Evaluating the amount of carbon storage in natural and artificial forests
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At present, amidst calls for a solution to the problem of global warming, the capacity of forests to store carbon has been recognized as a new economic asset, with efforts to assess the value gaining attention at the national and corporate levels. However, the carbon storing ability of forests differs widely with factors such as composition of species, making the development of evaluation methods a pressing challenge.
Results have already been obtained in estimating the carbon storage capacity of domestic forests in Japan and tropical rain forests abroad, and a methodology has been established for simple estimation of the biomass of plantations in tropical regions. Use of this knowledge enables estimation of the carbon storage capacity of forests.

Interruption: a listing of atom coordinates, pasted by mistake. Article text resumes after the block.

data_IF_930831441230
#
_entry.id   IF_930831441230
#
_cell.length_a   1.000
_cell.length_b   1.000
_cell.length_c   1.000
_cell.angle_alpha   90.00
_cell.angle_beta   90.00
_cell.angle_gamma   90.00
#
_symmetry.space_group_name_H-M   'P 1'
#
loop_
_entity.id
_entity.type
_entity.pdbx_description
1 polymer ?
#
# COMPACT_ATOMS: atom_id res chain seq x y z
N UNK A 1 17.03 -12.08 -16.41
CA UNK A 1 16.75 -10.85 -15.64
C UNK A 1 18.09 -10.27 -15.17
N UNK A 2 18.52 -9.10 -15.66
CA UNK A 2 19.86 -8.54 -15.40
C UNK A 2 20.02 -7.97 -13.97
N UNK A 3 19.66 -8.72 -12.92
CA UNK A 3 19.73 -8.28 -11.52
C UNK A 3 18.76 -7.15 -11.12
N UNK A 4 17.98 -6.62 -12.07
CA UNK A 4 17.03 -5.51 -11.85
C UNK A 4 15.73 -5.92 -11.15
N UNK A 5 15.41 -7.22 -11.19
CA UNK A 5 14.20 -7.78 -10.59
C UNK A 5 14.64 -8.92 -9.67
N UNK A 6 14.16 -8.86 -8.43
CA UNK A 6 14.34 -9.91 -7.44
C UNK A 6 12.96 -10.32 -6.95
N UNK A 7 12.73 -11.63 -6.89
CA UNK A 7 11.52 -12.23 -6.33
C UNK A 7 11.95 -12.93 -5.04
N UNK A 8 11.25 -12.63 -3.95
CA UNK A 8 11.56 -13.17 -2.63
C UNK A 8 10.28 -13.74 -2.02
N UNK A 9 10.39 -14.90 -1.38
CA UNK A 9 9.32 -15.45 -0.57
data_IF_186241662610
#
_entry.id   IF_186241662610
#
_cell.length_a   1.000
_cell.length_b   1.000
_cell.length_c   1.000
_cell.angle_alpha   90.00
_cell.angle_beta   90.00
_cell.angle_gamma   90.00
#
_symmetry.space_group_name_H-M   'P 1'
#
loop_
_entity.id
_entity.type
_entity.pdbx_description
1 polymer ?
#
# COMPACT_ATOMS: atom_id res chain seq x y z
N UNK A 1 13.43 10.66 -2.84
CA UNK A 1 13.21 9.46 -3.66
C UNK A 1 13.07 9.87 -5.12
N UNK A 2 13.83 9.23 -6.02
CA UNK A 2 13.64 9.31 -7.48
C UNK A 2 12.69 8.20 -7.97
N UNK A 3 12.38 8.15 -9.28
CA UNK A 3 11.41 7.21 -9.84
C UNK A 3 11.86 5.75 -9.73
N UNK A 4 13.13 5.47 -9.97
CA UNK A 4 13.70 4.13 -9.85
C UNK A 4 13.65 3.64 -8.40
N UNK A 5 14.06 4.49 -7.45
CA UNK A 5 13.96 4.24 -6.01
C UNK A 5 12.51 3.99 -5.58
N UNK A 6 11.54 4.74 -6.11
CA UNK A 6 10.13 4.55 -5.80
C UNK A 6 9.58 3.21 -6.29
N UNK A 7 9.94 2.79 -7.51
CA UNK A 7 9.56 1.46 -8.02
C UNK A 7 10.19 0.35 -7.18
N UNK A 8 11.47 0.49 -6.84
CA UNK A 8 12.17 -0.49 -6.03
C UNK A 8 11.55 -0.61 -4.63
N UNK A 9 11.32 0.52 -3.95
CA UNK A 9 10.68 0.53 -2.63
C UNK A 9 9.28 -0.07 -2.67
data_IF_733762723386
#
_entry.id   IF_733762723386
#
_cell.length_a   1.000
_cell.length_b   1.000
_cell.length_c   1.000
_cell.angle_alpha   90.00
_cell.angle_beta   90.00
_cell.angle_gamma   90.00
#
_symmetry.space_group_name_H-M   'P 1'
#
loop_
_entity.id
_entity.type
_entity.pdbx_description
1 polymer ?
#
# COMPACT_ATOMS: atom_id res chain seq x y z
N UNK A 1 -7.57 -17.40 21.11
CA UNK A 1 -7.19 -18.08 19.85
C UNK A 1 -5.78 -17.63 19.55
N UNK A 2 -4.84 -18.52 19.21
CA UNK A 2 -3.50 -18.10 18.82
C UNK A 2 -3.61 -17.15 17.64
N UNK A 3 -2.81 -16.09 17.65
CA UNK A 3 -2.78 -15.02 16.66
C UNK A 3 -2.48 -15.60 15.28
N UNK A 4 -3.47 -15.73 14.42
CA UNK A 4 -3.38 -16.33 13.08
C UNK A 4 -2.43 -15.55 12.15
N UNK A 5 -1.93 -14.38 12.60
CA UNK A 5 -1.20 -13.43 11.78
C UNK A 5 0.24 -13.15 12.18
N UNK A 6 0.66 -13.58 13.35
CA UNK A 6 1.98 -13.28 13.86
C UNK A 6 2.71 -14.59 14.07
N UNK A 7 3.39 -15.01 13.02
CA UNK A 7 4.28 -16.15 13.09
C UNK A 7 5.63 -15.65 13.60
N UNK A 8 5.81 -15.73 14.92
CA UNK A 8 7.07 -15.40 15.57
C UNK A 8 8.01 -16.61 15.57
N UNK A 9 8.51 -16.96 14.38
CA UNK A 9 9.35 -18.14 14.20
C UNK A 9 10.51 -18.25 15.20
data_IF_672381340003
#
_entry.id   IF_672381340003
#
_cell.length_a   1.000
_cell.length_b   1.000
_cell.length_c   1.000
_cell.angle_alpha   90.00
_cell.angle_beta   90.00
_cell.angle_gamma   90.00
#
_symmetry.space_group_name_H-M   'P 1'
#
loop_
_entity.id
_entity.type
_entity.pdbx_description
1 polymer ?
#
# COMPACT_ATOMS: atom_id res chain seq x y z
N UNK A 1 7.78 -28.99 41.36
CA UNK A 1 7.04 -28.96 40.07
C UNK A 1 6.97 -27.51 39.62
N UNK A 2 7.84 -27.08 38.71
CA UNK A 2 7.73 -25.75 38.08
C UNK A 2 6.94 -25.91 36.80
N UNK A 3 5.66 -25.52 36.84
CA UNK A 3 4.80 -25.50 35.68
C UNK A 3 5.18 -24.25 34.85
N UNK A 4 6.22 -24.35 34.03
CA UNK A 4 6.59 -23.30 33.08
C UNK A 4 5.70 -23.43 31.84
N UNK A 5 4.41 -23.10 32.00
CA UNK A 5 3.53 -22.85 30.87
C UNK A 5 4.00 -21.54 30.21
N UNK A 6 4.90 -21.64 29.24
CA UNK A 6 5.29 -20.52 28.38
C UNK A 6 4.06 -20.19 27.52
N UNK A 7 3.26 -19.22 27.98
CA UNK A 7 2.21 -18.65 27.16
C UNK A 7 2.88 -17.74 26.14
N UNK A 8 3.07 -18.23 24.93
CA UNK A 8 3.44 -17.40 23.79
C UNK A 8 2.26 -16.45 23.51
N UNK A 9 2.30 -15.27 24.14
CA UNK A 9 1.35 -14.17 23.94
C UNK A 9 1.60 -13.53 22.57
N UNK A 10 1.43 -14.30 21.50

As well as estimation of the carbon storage capacity of pre-existing and artificial forests, managed by businesses and other parties, it is possible to create forests with higher capacity through the use of forest repairing technology. Furthermore, there is potential for help in research and investigation from enterprises, corporations, NGOs and other parties that want to evaluate carbon storage capacity, in the process of reforestation in developing countries.
Since there are results not only for evaluation of carbon storage capacity, but also regarding biodiversity evaluation and environmental education, comprehensive research and assessment of forests is now possible.
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